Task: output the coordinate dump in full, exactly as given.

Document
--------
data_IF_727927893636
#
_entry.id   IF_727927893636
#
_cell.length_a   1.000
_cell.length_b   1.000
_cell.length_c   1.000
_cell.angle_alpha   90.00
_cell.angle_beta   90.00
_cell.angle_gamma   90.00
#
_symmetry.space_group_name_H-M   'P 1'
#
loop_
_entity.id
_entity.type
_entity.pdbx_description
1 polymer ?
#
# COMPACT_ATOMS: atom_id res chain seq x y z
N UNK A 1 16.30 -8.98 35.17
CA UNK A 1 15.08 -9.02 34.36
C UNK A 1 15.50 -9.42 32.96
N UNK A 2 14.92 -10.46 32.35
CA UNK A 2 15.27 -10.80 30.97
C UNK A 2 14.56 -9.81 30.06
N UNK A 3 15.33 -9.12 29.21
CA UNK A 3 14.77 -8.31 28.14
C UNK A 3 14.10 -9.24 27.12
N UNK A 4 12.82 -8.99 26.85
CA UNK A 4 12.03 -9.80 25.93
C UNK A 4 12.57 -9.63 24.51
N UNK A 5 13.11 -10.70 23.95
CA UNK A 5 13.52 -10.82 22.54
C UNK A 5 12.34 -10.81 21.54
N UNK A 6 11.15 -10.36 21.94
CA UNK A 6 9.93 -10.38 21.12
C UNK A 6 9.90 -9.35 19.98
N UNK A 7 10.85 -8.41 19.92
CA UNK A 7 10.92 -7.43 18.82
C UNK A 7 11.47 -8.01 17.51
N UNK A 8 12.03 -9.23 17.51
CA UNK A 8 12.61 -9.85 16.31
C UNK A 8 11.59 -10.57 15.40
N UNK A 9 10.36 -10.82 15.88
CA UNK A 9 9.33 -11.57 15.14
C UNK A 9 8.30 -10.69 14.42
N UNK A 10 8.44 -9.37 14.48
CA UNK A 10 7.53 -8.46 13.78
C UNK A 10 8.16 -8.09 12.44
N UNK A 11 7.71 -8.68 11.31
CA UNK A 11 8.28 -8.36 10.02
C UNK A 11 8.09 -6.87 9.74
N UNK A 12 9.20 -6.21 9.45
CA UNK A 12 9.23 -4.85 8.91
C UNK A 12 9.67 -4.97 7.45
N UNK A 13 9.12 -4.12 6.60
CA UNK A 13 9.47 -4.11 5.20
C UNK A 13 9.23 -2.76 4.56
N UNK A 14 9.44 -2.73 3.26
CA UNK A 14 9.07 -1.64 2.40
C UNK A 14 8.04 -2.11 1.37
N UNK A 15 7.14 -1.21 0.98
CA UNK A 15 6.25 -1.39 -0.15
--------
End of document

data_IF_727927893636
#
_entry.id   IF_727927893636
#
_cell.length_a   1.000
_cell.length_b   1.000
_cell.length_c   1.000
_cell.angle_alpha   90.00
_cell.angle_beta   90.00
_cell.angle_gamma   90.00
#
_symmetry.space_group_name_H-M   'P 1'
#
loop_
_entity.id
_entity.type
_entity.pdbx_description
1 polymer ?
#
# COMPACT_ATOMS: atom_id res chain seq x y z
N UNK A 1 16.30 -8.98 35.17
CA UNK A 1 15.08 -9.02 34.36
C UNK A 1 15.50 -9.42 32.96
N UNK A 2 14.92 -10.46 32.35
CA UNK A 2 15.27 -10.80 30.97
C UNK A 2 14.56 -9.81 30.06
N UNK A 3 15.33 -9.12 29.21
CA UNK A 3 14.77 -8.31 28.14
C UNK A 3 14.10 -9.24 27.12
N UNK A 4 12.82 -8.99 26.85
CA UNK A 4 12.03 -9.80 25.93
C UNK A 4 12.57 -9.63 24.51
N UNK A 5 13.11 -10.70 23.95
CA UNK A 5 13.52 -10.82 22.54
C UNK A 5 12.34 -10.81 21.54
N UNK A 6 11.15 -10.36 21.94
CA UNK A 6 9.93 -10.38 21.12
C UNK A 6 9.90 -9.35 19.98
N UNK A 7 10.85 -8.41 19.92
CA UNK A 7 10.92 -7.43 18.82
C UNK A 7 11.47 -8.01 17.51
N UNK A 8 12.03 -9.23 17.51
CA UNK A 8 12.61 -9.85 16.31
C UNK A 8 11.59 -10.57 15.40
N UNK A 9 10.36 -10.82 15.88
CA UNK A 9 9.33 -11.57 15.14
C UNK A 9 8.30 -10.69 14.42
N UNK A 10 8.44 -9.37 14.48
CA UNK A 10 7.53 -8.46 13.78
C UNK A 10 8.16 -8.09 12.44
N UNK A 11 7.71 -8.68 11.31
CA UNK A 11 8.28 -8.36 10.02
C UNK A 11 8.09 -6.87 9.74
N UNK A 12 9.20 -6.21 9.45
CA UNK A 12 9.23 -4.85 8.91
C UNK A 12 9.67 -4.97 7.45
N UNK A 13 9.12 -4.12 6.60
CA UNK A 13 9.47 -4.11 5.20
C UNK A 13 9.23 -2.76 4.56
N UNK A 14 9.44 -2.73 3.26
CA UNK A 14 9.07 -1.64 2.40
C UNK A 14 8.04 -2.11 1.37
N UNK A 15 7.14 -1.21 0.98
CA UNK A 15 6.25 -1.39 -0.15